BloombergNEF’s reports of a record-breaking 27 per cent year-on-year increase in global investment in clean energy technologies and infrastructure could point to real progress being made towards hitting climate-change goals.
$755bn Increase – Asia Focus
Energy strategic research provider BloombergNEF’s annual investment report, Energy Transition Investment Trends 2022, has highlighted a record-breaking 27 per cent rise in clean energy investment, which equates to an increase of $755bn. BloombergNEF reports that almost half of all investment occurred in Asia.
Most Investment In Clean Power & Electrification
BloombergNEF reports that, together, clean power and electrification (renewables, nuclear, energy storage, electrified transport, and electrified heat) accounted for the majority of the investment ($731 billion), and hydrogen, carbon capture and storage and sustainable materials made up the remaining investment ($24 billion.)
The report showed that renewable energy (wind, solar and other renewables) attracted a record-breaking $366 billion investment in 2021, and electrified transport (electric vehicles and associated infrastructure) was the second-largest sector with $273 billion invested. The electric vehicle sales sector, for example, grew by an incredible 77 per cent in 2021!
Investment Despite Commodities Crunch
As Albert Cheung, Head of Analysis at BloombergNEF, pointed out in the report there was a 27 per cent increase in energy transition investment in 2021, despite a global commodities crunch creating input cots challenges for key clean energy technologies. This could be a sign of a real low-carbon transition by investors, governments, and businesses. Asia is reported to have made the biggest investment in clean energy technologies last year, but it is also very promising to hear that China, often reported as being climate change laggard, made the biggest transition Investment.
Clean Energy, But Not Clean Rivers
Clean energy investment, particularly in Asia, may be at a high but sadly, it seems that same concern for the environment may not have been shown by the UK’s environment agency in recent times. For example, following news last summer that sewerage has been discharged regularly into UK waterways by some water companies leaving almost one-third (32 per cent) of rivers failing to meet tests for good ecological status, recent reports show pressure from the top for a cover-up. Last week, for example, it was reported that Environment Agency Chief executive James Bevan attempted to deal with criticism about failures to protect waterways by sending a memo to staff threatening sanctions or dismissal for anyone making derogatory statements about the organisation inside or outside work. This apparent attempt to cover-up the pollution follows news that, last November, it was reported that staff were told to shut down and stop investigating low level pollution events (level 3 and 4 incidents), thereby axing important core pollution detection work.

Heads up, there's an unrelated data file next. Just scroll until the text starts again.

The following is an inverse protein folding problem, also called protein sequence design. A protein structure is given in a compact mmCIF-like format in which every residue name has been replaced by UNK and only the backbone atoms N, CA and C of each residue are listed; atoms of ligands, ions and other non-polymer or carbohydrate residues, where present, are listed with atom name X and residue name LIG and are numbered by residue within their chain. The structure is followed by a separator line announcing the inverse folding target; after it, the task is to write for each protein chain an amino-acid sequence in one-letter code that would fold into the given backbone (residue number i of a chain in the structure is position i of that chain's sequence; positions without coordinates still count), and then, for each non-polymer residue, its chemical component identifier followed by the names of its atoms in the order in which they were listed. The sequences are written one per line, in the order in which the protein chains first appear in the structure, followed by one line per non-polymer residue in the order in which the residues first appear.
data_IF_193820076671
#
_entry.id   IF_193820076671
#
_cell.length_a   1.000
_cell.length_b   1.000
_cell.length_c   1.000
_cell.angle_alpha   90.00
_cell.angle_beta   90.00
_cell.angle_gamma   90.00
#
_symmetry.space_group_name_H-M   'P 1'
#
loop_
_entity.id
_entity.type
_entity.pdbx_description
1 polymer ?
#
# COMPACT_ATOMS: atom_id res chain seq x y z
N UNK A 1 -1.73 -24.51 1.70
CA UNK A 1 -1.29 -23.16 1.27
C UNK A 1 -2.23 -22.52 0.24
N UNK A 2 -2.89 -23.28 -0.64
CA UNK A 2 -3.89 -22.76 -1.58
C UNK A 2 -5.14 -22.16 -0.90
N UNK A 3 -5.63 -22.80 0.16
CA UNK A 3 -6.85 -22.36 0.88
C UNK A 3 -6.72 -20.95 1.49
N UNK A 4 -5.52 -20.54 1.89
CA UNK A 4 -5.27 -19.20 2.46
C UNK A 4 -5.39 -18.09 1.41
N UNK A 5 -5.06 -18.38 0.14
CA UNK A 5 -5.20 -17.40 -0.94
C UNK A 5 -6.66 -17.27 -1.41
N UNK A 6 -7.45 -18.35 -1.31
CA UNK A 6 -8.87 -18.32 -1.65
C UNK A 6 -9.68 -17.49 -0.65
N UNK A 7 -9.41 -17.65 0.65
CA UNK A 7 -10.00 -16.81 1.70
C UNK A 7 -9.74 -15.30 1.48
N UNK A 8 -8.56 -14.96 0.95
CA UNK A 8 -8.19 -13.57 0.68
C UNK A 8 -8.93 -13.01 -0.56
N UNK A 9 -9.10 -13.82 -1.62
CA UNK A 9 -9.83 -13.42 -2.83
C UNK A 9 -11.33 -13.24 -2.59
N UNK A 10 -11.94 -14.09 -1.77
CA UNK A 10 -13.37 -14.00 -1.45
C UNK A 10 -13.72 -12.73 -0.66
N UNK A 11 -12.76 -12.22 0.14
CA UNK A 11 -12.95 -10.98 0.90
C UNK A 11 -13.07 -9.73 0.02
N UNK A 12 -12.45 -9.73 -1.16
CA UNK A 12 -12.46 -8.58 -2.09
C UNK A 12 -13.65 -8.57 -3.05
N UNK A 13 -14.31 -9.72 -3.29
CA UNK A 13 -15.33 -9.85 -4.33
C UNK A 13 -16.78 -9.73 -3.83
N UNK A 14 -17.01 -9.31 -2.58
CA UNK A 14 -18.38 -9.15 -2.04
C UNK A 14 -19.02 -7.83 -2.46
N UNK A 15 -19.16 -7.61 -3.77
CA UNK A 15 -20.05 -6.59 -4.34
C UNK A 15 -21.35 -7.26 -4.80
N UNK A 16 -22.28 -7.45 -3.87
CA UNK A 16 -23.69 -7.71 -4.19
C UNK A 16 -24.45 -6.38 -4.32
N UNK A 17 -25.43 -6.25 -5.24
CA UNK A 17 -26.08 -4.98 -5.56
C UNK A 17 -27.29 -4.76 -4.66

What Does This Mean For Your Organisation?
International Energy Agency (IEA) figures show that electricity and heat generation correspond to over 40 per cent of global CO2 emissions from fuel combustion, with 70 per cent of the associated emissions coming from coal plants. This highlights how important it is to make the change to clean energy sources. The record-breaking 27 per cent year-on-year increase in global investment in clean energy technologies and infrastructure in 2021 highlighted in BloombergNEF’s report is, therefore, a very promising sign. It is also promising that China, for example, made biggest transition investment, which some would say it needed to do to start to bring about positive environmental change. With transport also being such a big polluter, its also promising news that electrified transport, which includes spending on electric vehicles and associated infrastructure, was shown to be the second-largest sector with $273 billion invested in 2021.The report makes positive reading but the job now is accelerate the rates and scale of change and investment if the world is serious about hitting its net zero by 2050 target.